It occurs to me that noting it has been over 10 years since I found my innovative tweak to old ways of counting prime numbers, which leads to a simpler, fast approach, and a partial differential equation, may not help with those who may wonder, but what do the experts say?
And in retrospect I've thought that I made one basic mistake early on, which is I found and successfully contacted the leading mathematical experts in this area.
So yes, the result is verified.
But one of those men simply said I should put it on arxiv, and I replied as a non-academic I didn't have access to it, but could put it up if he helped me. He never replied further.
The other told me he didn't find it to be of interest.
But did refer me to a colleague who wrote the first implementation in C. But then begged off saying he had other research to do.
Which left me arguing with nasty people on the web, and as a lark just to see what they'd do, I posted the C program from the mathematician, and they ripped on it relentlessly. Which gave me an odd grim satisfaction. They thought I'd written it, not one of the top mathematicians on the planet.
But the leading mathematicians knew what I didn't then understand: without support from established mathematicians I would be a lonely figure making big claims, in a world where people see that as indication that you must be wrong.
I've contacted other mathematicians through the years, and noted reactions where my favorite was the mathematician who insisted my prime counting function didn't exist! I noted I had sent it to him, so he could see that it did exist. He did not reply further.
So why would they react that way?
I finally realized over time that in one swoop I could be seen to have topped them all, some guy, without a math degree even, who just happened to notice something.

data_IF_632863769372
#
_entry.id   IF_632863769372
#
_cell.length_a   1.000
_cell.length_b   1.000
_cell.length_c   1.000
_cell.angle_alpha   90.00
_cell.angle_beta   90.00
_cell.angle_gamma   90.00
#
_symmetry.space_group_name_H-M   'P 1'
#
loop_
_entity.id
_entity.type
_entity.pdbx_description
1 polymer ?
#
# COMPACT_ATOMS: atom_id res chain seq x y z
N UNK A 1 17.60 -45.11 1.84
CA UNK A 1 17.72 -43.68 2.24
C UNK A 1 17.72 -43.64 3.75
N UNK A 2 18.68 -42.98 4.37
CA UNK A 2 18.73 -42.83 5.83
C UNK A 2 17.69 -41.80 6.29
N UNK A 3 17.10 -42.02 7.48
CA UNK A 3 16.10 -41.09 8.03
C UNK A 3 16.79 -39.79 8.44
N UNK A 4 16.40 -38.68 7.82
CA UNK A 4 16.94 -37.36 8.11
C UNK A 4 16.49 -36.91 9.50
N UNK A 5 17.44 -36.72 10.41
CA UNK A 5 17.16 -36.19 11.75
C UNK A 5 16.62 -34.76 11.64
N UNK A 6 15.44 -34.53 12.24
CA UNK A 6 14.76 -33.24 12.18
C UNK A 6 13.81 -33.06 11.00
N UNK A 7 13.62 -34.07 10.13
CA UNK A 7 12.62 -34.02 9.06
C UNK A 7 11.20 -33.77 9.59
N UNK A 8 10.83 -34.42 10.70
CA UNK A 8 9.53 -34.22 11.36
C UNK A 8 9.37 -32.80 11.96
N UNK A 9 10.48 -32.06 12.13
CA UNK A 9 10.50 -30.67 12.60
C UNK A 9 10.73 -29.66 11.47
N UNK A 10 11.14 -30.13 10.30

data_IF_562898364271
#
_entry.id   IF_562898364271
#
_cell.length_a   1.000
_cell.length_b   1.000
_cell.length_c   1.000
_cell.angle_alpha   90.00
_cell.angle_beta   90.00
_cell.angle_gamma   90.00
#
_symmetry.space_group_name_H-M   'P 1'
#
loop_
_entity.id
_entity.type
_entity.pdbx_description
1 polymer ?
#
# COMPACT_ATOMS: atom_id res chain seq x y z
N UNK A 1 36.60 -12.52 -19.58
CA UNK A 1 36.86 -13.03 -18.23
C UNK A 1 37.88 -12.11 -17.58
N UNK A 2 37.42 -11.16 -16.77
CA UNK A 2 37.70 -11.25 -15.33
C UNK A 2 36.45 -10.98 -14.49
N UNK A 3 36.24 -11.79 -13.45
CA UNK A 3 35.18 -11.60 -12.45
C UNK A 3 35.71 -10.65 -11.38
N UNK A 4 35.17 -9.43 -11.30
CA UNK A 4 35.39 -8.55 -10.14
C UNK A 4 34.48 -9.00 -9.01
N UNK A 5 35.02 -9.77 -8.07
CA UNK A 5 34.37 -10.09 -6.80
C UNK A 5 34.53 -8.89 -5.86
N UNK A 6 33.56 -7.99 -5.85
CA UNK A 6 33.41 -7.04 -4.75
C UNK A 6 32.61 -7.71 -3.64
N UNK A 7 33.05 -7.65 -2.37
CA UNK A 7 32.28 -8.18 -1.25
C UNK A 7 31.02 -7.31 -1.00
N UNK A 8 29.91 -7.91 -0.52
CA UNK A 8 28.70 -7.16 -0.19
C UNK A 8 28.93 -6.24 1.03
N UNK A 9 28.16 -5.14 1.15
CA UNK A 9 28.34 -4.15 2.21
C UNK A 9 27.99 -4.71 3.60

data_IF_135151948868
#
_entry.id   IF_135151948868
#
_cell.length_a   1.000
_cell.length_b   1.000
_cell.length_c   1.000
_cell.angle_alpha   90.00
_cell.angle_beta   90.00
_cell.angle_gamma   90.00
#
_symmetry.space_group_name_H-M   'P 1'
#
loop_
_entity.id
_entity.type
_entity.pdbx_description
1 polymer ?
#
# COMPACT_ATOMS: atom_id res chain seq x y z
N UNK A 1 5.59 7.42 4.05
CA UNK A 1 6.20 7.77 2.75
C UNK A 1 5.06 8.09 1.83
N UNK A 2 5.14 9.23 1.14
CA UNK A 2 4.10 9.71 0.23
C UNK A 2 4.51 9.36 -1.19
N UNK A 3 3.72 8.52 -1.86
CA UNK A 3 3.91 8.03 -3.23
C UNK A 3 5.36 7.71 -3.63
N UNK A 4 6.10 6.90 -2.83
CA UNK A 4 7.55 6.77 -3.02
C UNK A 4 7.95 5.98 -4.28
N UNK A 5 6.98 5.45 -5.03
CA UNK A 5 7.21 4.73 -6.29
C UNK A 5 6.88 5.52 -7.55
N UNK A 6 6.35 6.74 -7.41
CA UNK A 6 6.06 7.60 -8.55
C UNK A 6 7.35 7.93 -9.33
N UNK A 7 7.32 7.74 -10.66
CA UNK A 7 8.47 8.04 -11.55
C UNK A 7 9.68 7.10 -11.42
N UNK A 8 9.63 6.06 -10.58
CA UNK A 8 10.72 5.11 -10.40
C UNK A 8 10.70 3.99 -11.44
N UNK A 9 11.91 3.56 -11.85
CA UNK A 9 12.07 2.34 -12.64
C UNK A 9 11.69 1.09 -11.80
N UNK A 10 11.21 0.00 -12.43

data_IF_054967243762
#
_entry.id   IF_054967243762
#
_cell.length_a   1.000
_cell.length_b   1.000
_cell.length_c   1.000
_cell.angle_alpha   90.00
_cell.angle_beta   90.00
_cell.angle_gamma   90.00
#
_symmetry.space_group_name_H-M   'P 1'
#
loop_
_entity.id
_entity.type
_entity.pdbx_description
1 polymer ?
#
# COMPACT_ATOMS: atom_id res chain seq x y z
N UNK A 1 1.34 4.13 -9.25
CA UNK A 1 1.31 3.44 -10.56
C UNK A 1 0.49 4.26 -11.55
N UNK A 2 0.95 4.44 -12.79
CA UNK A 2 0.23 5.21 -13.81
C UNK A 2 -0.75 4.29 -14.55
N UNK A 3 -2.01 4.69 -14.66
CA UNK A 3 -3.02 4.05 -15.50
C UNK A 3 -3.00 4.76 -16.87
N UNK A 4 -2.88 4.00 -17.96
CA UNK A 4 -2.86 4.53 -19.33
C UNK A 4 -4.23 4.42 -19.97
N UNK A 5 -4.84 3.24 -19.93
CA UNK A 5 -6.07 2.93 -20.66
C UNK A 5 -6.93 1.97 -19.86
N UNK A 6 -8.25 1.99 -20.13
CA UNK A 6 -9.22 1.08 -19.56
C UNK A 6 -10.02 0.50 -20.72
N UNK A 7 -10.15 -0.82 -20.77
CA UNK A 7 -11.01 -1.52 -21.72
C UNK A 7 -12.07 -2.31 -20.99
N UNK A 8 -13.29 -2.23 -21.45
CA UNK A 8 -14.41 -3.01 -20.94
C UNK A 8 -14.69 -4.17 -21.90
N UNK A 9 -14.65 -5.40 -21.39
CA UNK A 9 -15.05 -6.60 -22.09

No way they'd simply hand me what they might see as, the crown. I'd have to fight for it.
I don't even want it. I'm NOT a mathematician, and I don't want to be one, ever.
Still, turns out that leads to MUCH more adventure.
It is kind of weird though.
Just because you have a major mathematical result, doesn't mean you get social approval for it, as one thing is about facts, but the other is about choice.
Oh yeah, so now I would not have gone to mathematicians considered the leading experts in the field! But then again, one wonders where could I have gone?
Come to think of it, thankfully, I started with the mathematicians considered tops in this area in the world! And should be glad I was able to get feedback from them. Whew!
Talk about luck! I'm glad they did talk to me. Could have tried them and not received a response and then always wondered if that is what was needed. But with one also, later on down the line with other mathematicians could compare.
Of course now, I know, and no, would not take any new research to the top person or persons in that research field! Have the benefit of experience now.
So where could I have gone? Where can I go now?
Guess maybe I should put that out there.
The answer of course is easy: there is nowhere to go. It's a social problem. Which gets fixed over time by attrition. As more and more people become aware of better research, and as the established people are replaced by new people, it becomes acceptable and accepted.
It's worked that way for thousands of years.